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High performance distributed objects using distributed shared memory and remote method invocation

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2 Author(s)
Fleisch, B.D. ; Dept. of Comput. Sci., California Univ., Riverside, CA, USA ; Hyde, R.L.

There are two emerging trends in distributed computing: the evolution of client/server architectures into multi-tiered systems and advances in distributed shared memory (DSM). The convergence of these two trends yields a new structure we call virtual distributed objects (VDOs). The first trend is evolving because of the difficulties involved in programming high-performance client/server applications. Client/server architectures must be designed from the ground-up for good performance. Increasingly, we are seeing new client/server topologies that improve server performance. The second converging trend associated with the transition from client/server to peer-to-peer distributed objects is the rapid advances in techniques for DSM. In the past, DSM has been used primarily for support of scientific applications. While DSM was once envisioned as a means to support an entire paged virtual address space, systems like Mirage and Mirage+ began support for sharing smaller entities called segments that, combined with RPCs (remote procedure calls) and RMIs (remote method invocations), can support VDOs. VDOs allow systems designers to improve system performance by making use of idle machines rather than requiring expensive upgrades to a server or extremely expensive upgrades to all client machines. We describe why high-performance VDOs will become the predominant paradigm for distributed computing in the next decade. We describe why VDOs, supported with DSM and other technologies, could potentially supplant strict client/server structures whose scalability and extensibility are inherently limited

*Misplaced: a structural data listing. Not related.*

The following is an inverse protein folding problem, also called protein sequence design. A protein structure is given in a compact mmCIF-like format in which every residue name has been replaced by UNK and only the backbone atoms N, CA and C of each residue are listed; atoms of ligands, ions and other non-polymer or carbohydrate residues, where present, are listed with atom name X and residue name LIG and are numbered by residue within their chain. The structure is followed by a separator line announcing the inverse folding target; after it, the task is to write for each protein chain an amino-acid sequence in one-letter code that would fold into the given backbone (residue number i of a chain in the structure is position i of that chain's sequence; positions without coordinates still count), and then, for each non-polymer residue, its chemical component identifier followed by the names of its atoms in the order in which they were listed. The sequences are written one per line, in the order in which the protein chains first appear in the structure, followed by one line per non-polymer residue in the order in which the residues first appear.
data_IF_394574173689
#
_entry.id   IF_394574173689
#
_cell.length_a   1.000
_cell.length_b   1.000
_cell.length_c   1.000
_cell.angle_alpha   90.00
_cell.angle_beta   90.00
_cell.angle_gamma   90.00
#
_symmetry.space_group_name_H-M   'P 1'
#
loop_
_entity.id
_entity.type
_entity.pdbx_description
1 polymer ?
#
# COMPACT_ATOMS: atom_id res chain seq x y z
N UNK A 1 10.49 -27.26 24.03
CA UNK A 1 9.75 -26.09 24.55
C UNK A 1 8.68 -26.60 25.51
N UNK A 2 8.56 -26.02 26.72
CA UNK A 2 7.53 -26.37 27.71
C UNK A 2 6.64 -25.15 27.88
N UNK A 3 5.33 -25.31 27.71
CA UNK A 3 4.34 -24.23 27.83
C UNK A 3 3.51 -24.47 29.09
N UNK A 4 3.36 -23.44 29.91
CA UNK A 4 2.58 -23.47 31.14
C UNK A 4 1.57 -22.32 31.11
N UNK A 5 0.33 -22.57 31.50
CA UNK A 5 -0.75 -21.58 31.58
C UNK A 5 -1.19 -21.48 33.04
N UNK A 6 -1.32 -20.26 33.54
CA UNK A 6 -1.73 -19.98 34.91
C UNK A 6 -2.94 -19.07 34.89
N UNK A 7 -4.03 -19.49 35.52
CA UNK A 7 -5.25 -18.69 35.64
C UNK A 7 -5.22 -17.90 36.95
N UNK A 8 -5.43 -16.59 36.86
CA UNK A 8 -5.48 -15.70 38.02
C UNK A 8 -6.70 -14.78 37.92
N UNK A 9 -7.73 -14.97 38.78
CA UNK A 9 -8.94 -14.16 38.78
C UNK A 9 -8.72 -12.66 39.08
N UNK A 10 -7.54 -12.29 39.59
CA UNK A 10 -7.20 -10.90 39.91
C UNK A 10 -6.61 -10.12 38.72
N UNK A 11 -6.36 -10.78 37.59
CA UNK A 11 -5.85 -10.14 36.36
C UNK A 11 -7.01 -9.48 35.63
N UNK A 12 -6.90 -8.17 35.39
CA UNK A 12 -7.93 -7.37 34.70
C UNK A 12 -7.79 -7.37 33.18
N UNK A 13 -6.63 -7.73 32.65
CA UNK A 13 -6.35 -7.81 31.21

Published in:

System Sciences, 1998., Proceedings of the Thirty-First Hawaii International Conference on  (Volume:7 )

Date of Conference:

6-9 Jan 1998